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New materials available plus tools and advice for tackling German and cross-writing

Just Wow

On April 4th we launched a new Campaign featuring a mother and daughter Suffragist pair, Lucy Stone and Alice Stone Blackwell. We always knew we'd add additional family members to "The Blackwells: An Extraordinary Family," Campaign, and thought that we could hold off till August. But you all have been doing so much good work, so quickly, we needed to add more content this month. What a nice problem to have! Thanks everyone.

New Blackwell family content available to transcribe and review

Now you can explore the papers of Henry Browne Blackwell, husband to Lucy, father to Alice. Through his diaries, correspondence, financial records, and other writings, you can learn about his contributions to the causes of suffrage and abolition. 

In addition to Henry's papers, we're releasing the papers of Elizabeth Blackwell, who is widely considered to be the first American woman to receive an academic medical degree. Her papers contain extensive diaries from 1836 to 1908, family and general correspondence, and speeches and writings which document her efforts to open the medical profession to women in the United States and England. She wrote widely on various aspects of medicine, including women’s health concerns, and her papers include many of her published works unavailable elsewhere. Many Blackwell women established themselves in male-dominated professions, and kept family ties strong through their correspondence. 

Almost every single member of this family helped to further social causes such as suffrage, abolition and temperance. We're making available the papers of over a dozen other individuals in this family group this week. Learn about how they collaborated and fought together for what they believed in, and how their deep family bonds enabled many to achieve greater things than they might have alone.  

Your transcriptions may lead to new discoveries. Tell us about cool finds over on the By the People discussion forum. Everyone is welcome to join the conversation!

Cross-writing–a fun puzzle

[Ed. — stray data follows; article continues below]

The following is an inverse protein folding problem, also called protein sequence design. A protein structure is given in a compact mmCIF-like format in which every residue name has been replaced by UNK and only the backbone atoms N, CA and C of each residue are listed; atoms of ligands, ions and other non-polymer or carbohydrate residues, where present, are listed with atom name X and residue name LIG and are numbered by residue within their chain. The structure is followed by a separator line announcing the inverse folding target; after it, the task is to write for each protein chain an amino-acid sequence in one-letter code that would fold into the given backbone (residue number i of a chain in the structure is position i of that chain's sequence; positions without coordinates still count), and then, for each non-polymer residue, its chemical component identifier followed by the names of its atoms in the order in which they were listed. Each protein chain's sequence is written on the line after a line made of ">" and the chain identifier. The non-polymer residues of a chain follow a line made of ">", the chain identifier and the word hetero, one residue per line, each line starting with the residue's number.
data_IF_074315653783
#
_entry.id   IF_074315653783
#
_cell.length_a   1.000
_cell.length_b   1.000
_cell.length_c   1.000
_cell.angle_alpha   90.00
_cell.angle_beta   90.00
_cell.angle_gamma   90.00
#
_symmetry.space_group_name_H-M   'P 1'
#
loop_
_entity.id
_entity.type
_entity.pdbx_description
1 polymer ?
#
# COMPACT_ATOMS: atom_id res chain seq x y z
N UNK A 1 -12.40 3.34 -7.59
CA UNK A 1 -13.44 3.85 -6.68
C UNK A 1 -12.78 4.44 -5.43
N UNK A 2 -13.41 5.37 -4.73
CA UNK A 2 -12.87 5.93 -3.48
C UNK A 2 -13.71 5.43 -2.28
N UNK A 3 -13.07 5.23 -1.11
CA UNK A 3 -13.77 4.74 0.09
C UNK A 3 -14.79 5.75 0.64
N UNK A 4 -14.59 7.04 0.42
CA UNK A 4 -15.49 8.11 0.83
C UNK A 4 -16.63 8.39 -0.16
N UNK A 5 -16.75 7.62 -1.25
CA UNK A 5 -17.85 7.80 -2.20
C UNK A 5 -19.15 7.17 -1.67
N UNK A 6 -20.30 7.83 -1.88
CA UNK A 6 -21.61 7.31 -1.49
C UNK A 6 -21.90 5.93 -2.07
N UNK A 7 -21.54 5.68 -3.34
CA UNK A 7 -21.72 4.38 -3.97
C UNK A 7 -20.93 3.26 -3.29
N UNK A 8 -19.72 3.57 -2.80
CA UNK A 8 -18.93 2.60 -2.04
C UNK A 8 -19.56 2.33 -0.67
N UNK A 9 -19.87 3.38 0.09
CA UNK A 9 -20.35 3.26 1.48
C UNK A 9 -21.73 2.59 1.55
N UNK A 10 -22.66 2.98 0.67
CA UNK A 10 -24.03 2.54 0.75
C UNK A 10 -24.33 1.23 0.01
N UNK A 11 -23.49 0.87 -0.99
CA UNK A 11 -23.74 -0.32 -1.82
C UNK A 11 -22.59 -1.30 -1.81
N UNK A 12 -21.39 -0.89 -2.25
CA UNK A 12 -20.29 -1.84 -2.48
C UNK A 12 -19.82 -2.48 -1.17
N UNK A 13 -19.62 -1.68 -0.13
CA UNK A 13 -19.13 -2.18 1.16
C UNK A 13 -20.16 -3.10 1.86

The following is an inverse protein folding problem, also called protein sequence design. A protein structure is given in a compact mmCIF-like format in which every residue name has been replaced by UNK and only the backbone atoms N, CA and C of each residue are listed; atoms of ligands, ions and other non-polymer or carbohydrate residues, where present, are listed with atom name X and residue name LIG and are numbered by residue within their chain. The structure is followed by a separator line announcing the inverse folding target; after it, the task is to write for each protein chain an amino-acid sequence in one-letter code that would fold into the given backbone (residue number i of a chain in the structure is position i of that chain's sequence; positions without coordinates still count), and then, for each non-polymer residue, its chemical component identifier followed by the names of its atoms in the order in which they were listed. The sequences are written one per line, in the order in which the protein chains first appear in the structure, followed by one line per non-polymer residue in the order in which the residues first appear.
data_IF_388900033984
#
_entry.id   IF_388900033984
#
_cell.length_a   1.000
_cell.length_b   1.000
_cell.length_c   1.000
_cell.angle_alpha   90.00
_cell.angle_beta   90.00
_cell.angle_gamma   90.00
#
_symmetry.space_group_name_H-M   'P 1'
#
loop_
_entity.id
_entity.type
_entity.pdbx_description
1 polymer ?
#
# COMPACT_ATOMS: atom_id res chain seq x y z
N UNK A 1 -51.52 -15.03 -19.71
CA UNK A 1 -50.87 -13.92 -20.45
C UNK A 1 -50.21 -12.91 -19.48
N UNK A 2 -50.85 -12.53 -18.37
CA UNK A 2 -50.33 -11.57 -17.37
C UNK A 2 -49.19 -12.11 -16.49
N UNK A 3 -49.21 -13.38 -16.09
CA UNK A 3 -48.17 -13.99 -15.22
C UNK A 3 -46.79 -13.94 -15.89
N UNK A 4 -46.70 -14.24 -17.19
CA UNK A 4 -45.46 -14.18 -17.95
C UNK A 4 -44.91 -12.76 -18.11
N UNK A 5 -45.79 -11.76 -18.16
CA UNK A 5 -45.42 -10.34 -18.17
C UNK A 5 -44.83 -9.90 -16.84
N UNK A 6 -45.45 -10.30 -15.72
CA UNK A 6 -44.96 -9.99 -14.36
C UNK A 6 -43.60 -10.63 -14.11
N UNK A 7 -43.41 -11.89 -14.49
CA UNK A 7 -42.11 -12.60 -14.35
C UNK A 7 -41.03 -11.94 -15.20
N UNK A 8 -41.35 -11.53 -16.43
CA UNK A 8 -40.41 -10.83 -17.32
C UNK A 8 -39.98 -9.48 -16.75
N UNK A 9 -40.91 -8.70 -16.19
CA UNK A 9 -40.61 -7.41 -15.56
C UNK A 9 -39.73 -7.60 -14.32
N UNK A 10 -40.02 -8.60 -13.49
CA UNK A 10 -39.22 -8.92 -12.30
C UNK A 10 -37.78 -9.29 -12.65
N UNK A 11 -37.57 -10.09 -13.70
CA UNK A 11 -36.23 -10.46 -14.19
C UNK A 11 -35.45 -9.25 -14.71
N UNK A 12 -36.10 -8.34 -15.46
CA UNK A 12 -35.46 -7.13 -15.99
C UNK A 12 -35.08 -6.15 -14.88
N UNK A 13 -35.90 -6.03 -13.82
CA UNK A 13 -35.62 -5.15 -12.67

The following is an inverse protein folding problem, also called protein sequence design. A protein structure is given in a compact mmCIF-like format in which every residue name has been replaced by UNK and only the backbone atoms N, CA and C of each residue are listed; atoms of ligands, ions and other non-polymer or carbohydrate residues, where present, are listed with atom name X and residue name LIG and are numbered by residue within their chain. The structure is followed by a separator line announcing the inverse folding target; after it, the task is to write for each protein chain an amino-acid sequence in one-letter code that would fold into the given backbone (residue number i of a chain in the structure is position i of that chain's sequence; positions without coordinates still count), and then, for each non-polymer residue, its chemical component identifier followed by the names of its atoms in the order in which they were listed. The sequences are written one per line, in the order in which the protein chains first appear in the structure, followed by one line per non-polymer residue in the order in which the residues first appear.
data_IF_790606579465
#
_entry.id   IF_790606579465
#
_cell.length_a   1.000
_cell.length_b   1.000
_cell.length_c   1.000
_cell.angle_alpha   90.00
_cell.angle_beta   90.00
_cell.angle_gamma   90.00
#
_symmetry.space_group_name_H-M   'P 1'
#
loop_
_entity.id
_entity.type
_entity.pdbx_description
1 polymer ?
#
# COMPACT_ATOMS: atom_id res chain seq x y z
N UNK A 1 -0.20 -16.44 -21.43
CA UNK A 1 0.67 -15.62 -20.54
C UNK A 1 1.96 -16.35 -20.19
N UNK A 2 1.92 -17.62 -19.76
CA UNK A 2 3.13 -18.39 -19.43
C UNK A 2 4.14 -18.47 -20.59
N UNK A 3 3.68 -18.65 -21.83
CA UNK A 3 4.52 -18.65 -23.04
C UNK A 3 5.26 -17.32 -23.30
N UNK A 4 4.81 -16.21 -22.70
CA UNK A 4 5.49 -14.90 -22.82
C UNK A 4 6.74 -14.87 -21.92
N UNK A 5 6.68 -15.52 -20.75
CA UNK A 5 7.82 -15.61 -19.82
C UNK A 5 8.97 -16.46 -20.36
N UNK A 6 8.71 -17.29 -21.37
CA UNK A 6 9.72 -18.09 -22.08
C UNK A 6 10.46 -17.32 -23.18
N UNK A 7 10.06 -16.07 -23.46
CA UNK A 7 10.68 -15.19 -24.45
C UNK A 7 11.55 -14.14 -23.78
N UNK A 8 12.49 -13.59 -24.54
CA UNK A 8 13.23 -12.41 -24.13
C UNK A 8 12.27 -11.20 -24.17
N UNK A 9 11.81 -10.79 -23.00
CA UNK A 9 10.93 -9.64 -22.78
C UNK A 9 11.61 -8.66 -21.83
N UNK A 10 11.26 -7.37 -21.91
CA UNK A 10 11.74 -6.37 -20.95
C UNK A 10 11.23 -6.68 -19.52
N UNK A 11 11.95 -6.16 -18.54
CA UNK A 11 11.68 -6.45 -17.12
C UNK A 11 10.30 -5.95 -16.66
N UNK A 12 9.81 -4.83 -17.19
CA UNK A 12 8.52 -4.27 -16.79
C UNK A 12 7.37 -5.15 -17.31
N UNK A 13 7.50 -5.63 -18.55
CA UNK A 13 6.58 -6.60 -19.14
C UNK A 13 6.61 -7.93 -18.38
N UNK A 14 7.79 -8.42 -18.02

Perhaps more so than in any of our other Campaigns, the Blackwell family papers contain quite a few letters with cross-writing. In an effort to save money on postage, letter-writers in the Nineteenth Century often filled pages with writing in two directions or distinct angles. You read the page top to bottom for example, and then turn it 90 degrees to read the next bit of the letter.

Please help us make these tricky pages legible to screen readers, which are used by patrons with low or no visibility or certain cognitive impairments. Check our updated instructions in the Help Center under "In what order should I transcribe?"  

Unlocking the Secrets of German Handwritten Documents

During stay-at-home orders, our amazing colleague David Morris (German Area Specialist, European Division) has helped transcribe and review some tricky German language materials written in an older form of handwriting called die deutsche Schrift (the German script). He wrote a really informative and interesting blog post about this kind of script, and some of the fascinating and even harrowing documents he found along the way, such as a letter from a German farmer to President Lincoln:

"Unable to pay his debts in Minnesota, he travelled south to find work in Louisiana. In an unguarded moment he voiced his support for Lincoln, then was whipped, nearly lynched, and run out of town. Writing from Cairo, Illinois, he pleads with Lincoln to pay for a ticket so he can make his way back to his wife and family in Minnesota. 

David also explores documents in the Mary Church Terrell and "Civil War Soldiers: 'Disabled but not disheartened"'  Campaigns. 

David's post will help you on By the People, of course, and if you are one of the 44 million Americans with German ancestry, and are researching your family history, this is the blog post for you! 

Thanks everyone for your incredible dedication and progress on By the People. You amaze us more and more every day. 


Victoria and the By the People team

Click here for more information.